Tuesday, October 18, 2011


Yama Hachiyama
I love Dungeons and Dragons. I have been playing, more or less, once a week for over two years and I don't ever plan to stop playing. Most of the times I've played Dungeons and Dragons, I have been the Dungeon Master. For those who don't know, a Dungeon Master is the guy who is in charge of telling the story, determining what monsters and characters the other players come across and, in essence, is the god of the world the players explore. As an author, it gives me a chance to flex my creative muscles.

So, it is not that often, especially lately, that I have been able to play instead of DM. On Sunday, my friend Zach started a new Advance Dungeons and Dragons campaign with us set in an Asiatic setting, much like Edo Japan (think Inuyasha). I was skeptical, at first, because I thought that myself and the other two player characters would have to be human. Instead, I discovered a race called Hengeyokai.

Hengeyokai are animal spirits or demons that can switch between an animal form, a bipedal monstrous form and a human form. A Hengeyokai can be any kind of animal and I couldn't help myself but be drawn to the Japanese Raccoon Dog or Tanuki. I could go into a whole entire blog about tanuki because of just how weird and interesting Japanese folklore on the subject is. They are so interesting that Studio Ghibli made a film about them called Pom Poko.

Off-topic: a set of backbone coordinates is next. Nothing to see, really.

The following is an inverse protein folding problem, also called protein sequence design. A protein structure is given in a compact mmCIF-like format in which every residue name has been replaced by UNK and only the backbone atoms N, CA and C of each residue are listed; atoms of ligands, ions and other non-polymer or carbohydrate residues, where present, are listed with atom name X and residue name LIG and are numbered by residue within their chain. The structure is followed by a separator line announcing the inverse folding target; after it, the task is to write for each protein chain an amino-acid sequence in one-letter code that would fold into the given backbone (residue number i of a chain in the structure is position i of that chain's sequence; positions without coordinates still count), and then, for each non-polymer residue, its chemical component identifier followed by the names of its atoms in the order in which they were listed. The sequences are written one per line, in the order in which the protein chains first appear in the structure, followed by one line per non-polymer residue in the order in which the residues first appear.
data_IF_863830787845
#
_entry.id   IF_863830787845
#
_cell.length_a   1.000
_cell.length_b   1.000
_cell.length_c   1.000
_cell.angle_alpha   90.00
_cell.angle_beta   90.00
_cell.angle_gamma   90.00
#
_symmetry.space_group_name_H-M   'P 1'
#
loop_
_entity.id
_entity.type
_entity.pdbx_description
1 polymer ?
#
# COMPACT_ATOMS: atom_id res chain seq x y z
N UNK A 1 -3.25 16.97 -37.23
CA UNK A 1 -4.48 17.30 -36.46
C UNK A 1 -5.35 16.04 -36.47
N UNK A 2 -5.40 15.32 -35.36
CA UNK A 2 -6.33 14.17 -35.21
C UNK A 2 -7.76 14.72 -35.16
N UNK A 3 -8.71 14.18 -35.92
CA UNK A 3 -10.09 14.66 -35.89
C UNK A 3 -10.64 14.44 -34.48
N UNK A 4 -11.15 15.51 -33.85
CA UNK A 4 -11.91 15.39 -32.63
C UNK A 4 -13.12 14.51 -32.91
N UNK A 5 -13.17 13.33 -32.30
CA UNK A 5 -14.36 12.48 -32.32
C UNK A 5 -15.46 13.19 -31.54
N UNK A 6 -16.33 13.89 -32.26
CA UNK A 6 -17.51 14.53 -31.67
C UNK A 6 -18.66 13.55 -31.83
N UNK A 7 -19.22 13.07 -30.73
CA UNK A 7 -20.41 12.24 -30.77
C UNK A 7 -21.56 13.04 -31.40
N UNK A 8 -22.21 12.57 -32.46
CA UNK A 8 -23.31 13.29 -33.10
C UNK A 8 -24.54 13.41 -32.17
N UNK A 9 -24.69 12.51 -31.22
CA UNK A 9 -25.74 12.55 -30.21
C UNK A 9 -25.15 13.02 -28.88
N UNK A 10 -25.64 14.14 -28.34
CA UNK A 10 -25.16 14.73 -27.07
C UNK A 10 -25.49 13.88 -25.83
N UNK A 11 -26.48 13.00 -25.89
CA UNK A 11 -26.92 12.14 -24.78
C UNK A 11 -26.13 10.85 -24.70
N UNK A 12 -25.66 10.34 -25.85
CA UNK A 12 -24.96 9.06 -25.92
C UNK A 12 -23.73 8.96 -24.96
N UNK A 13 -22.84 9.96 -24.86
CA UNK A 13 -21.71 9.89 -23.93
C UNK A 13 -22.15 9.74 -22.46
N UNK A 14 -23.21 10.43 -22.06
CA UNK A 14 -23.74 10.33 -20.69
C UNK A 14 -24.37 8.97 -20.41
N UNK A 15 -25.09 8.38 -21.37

I decided to be a Tanuki Hengeyokai bushi ("warrior") and went about making my character. One of the funnest parts of playing Dungeons and Dragons is making characters. My friends and I must have took about two or three hours coming up with the basics of who our characters are and were. I eventually came to mold my character piece by piece.

First, I started with an image in my head of a giant warrior that would tower over others and was basically a man-mountain. At first, he was only 6' tall but, by the end, he ended up 6'6'', in his human form, and weighs over 300 lbs. I made him a soft spoken, kind and gentle giant that walks softly and carries a big, big stick (Tetsubo- a type of Japanese mace). Then came the name, Yama Hachiyama. 
Being a simple creature, he named himself  Hachiyama (Eight Mountains) and his family name was simply Yama (Mountain). He came from the mountains and is as big a mountain. The name just fit. A simple but memorable name is one of the most important parts of creating a character, especially in a fantasy setting.

His companions are a Hare Hengeyokai Wujen (wizard) and a human Kensei (swordsman).By the end of our first session, Hachiyama had the biggest kill count, the human swordsman won two duels and the wizard leveled up to level 4. It was probably the most successful first session in my life!

I really enjoyed playing Yama Hachiyama and hopefully I can play him again soon.

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